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This interdisciplinary project will explore the valuable information Indigenous populations have on human adaptation to climate change in ecologically vulnerable areas of the Pacific.
The Indigenous inhabitants of the atoll nation of Kiribati are known for their unequaled vulnerability to the El Niño-Southern Oscillation (ENSO) and to sea-level change. The goal of this seed project is to send an interdisciplinary team of investigators from KU to research locales in the South Pacific island nation of Kiribati so that we can explore the breadth of environmental knowledge held by I-Kiribati, including their adaptation strategies to past and current climate change impacts using a mix of methods including ethnographic interviews, historical documentation, monitoring of coastal dynamics, and climate modeling.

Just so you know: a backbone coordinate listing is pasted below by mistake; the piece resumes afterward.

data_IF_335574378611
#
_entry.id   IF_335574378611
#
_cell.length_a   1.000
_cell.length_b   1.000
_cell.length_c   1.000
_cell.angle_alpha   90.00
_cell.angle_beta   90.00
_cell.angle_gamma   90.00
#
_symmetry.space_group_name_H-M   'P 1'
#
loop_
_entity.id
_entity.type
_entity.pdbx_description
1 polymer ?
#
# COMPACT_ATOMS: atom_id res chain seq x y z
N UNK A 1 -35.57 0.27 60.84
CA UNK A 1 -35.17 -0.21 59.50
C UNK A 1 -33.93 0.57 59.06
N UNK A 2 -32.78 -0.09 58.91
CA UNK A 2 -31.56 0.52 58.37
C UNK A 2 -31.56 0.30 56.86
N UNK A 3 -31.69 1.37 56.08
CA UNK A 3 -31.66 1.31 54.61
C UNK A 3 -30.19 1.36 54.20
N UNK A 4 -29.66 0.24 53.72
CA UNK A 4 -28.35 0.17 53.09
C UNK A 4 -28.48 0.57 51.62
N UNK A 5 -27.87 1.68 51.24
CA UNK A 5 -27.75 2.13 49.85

This interdisciplinary project will explore the valuable information Indigenous populations have on human adaptation to climate change in ecologically vulnerable areas of the Pacific. In the physical and social sciences, it will focus on past evidence and processes of environmental change, as well as spatial and historical dimensions of Indigenous engagement with the environment. In the humanities and arts, it will examine questions of perception, representation, value, and belief, using written and oral sources, as well as iconography and dance as "archives" of Indigenous environmental understanding. These results will provide unique insights into interdisciplinary collaborations with Indigenous peoples in climate change research in the Pacific.